Project Details


Though maternal and neonatal health are high priority areas for international development, worldwide there are 1 million
maternal and 4 million neonatal deaths every year and half of them occur in sub-Saharan Africa.

Bacterial infections, namely sepsis, are a leading cause of maternal and neonatal deaths in sub-Saharan Africa. Newborns
can be infected during labour - when passing through the birth canal - and also during the first days/weeks of life, as a
consequence of the close physical contact with the mother, when the latter carriers bacteria even when she does not show
any symptoms. As the mother is an important source of bacterial transmission to the newborn, treating mothers with
antibiotics during labour should reduce the occurrence of severe bacterial disease and mortality in the newborn.

In many high-income countries, pregnant women are screened during pregnancy for vaginal carriage of Group B
Streptococcus, the bacteria responsible for the vast majority of neonatal sepsis in the developed world. If women are
carriers, they are treated with intravenous antibiotics during labour to reduce transmission and subsequent risk of severe
disease to their off-spring. Although this intervention has been successful in developed countries, infrastructure and
resource limitations in regions like sub-Saharan Africa prevent both screening and use of intravenous antibiotics. Also, in
sub-Saharan Africa several bacterial pathogens are responsible for neonatal sepsis and antibiotics, to be effective, would
need to cover a wide range of bacteria.

We propose to conduct a large trial in The Gambia and Burkina Faso to determine if a single dose of an oral antibiotic
given to women during labour decreases newborn mortality. The trial will also assess whether giving the antibiotic reduces
hospitalisations in mothers and their newborns during the first few weeks after birth. We will use an antibiotic (azithromycin)
that has already been used to eliminate other diseases in sub-Saharan Africa, such as trachoma (the most important cause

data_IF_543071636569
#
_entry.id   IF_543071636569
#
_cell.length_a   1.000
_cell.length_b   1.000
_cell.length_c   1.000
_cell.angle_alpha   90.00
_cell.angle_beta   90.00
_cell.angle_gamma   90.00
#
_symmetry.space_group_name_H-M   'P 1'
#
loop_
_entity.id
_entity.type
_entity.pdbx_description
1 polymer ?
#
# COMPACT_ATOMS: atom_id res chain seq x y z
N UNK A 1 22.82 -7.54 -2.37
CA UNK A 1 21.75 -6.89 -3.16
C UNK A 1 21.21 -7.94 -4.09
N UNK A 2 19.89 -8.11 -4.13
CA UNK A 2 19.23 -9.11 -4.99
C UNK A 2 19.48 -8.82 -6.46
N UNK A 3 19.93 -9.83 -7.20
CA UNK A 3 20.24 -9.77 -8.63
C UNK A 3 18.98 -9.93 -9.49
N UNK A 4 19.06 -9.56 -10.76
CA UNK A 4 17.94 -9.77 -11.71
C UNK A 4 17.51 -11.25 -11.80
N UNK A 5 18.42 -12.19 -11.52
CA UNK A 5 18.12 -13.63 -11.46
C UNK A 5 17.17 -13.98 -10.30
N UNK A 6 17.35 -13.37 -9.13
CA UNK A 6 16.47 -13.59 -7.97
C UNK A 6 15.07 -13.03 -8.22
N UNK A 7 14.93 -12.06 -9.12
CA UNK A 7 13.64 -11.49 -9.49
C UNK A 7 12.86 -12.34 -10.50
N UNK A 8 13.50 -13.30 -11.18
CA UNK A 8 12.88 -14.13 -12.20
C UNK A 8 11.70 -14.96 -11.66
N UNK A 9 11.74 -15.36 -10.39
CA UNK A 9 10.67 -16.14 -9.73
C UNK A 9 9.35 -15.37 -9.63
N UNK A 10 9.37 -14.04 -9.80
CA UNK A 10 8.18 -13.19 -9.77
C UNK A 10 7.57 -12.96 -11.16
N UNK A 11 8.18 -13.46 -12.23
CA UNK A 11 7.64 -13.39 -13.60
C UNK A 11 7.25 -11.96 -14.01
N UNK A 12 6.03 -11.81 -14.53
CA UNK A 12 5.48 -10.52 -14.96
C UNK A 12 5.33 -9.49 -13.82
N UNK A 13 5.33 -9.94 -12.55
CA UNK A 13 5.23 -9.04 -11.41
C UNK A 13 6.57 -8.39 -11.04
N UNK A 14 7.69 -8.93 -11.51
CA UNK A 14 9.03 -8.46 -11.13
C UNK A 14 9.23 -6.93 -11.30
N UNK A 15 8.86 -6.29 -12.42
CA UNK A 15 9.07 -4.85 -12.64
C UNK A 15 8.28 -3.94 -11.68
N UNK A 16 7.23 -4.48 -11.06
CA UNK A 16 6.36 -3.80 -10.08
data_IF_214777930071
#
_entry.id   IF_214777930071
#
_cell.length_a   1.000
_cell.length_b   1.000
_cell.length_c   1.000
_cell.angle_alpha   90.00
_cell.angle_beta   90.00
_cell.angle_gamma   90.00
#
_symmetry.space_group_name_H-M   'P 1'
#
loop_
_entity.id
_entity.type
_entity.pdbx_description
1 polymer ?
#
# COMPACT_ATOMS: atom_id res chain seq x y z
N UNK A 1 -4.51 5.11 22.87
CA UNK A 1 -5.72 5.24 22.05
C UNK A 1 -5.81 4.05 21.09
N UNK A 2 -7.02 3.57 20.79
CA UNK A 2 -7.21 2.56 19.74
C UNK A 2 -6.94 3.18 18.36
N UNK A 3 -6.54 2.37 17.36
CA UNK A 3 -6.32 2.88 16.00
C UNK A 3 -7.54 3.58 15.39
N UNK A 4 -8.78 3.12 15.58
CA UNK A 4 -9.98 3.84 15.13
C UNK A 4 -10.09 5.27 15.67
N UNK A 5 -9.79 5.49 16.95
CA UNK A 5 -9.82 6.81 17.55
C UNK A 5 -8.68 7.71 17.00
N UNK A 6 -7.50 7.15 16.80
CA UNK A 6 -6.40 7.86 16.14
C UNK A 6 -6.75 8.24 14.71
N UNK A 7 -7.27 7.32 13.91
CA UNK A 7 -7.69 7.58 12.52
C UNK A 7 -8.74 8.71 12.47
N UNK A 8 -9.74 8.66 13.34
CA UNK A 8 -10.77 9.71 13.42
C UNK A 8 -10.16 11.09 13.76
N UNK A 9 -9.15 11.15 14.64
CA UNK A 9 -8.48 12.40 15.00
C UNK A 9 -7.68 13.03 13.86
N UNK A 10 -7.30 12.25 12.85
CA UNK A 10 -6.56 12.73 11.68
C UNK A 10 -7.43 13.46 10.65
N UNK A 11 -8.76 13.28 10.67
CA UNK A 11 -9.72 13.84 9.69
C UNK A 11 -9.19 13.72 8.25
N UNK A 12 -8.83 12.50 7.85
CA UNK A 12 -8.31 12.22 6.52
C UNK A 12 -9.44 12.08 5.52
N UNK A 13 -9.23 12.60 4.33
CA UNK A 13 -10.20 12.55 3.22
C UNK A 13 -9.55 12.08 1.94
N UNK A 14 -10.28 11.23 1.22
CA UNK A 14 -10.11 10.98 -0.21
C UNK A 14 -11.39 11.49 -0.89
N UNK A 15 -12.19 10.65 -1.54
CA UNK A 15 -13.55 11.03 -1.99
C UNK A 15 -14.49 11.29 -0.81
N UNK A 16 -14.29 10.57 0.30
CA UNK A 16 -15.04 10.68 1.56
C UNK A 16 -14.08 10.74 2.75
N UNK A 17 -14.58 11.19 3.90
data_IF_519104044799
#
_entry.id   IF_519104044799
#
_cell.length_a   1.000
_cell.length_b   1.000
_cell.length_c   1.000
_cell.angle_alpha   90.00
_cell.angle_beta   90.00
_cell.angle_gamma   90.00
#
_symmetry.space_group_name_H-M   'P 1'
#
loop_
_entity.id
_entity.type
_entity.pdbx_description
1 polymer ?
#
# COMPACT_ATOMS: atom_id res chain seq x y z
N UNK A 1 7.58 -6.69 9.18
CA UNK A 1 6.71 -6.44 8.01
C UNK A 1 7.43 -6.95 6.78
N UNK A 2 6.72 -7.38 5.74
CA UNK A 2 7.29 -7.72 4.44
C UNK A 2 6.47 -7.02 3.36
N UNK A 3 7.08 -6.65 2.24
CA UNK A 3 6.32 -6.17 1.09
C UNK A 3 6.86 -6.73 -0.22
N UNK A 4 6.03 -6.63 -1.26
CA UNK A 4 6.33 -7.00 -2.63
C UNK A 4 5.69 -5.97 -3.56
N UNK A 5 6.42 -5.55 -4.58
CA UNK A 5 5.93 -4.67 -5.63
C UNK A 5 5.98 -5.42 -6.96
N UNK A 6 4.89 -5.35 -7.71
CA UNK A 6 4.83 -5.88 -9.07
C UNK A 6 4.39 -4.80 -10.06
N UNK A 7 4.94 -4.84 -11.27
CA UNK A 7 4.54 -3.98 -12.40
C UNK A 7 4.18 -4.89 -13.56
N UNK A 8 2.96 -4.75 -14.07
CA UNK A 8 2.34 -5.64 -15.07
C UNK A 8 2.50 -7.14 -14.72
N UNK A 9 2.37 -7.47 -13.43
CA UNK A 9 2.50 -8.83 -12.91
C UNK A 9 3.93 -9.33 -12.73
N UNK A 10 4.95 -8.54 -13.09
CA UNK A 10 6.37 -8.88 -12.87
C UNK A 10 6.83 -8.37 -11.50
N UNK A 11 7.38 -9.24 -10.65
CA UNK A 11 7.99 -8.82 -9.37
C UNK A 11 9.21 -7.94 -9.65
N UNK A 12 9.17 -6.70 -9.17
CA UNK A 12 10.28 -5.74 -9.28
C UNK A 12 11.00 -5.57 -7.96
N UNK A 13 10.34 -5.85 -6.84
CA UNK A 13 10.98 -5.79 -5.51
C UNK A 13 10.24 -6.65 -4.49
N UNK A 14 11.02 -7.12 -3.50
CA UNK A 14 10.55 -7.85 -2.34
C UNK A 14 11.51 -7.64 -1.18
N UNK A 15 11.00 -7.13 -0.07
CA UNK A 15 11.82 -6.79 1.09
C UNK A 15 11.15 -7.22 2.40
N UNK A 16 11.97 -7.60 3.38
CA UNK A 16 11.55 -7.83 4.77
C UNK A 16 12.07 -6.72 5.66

of blindness caused by infection), and has the potential to eliminate most of the bacteria commonly causing severe disease
in the region. An advantage of using this antibiotic in sub-Saharan Africa is that it can be stored at room temperature
without the need of a fridge. Importantly, since this antibiotic is not widely used in clinical care in sub-Saharan Africa, any
temporary increase in resistance, as a result of using the antibiotic, will have small impact on clinical care.

We have generated robust preliminary data on the effect of the intervention in a smaller trial conducted in The Gambia (829
women recruited). We found that, babies born to mothers who had taken this antibiotic during labour were less likely to
carry bacteria that can cause severe disease. Furthermore, these babies were also less likely to have bacterial skin and
umbilical infections, both of which are common among newborns in sub-Saharan Africa. And in mothers who had taken
azithromycin, fevers and mastitis (both common after giving birth) were less frequent. The preliminary data confirm our
hypothesis that azithromycin can be used to reduce bacterial transmission but it was too small to assess the effect of the
antibiotic on mortality and hospitalizations.
If we find that azithromycin prevents severe bacterial infections in mothers and newborns, then it could be an effective
intervention since it is cheap and simple to administer.
Effective start/end date1/01/1831/12/19


  • Medical Research Council: €45,044.24


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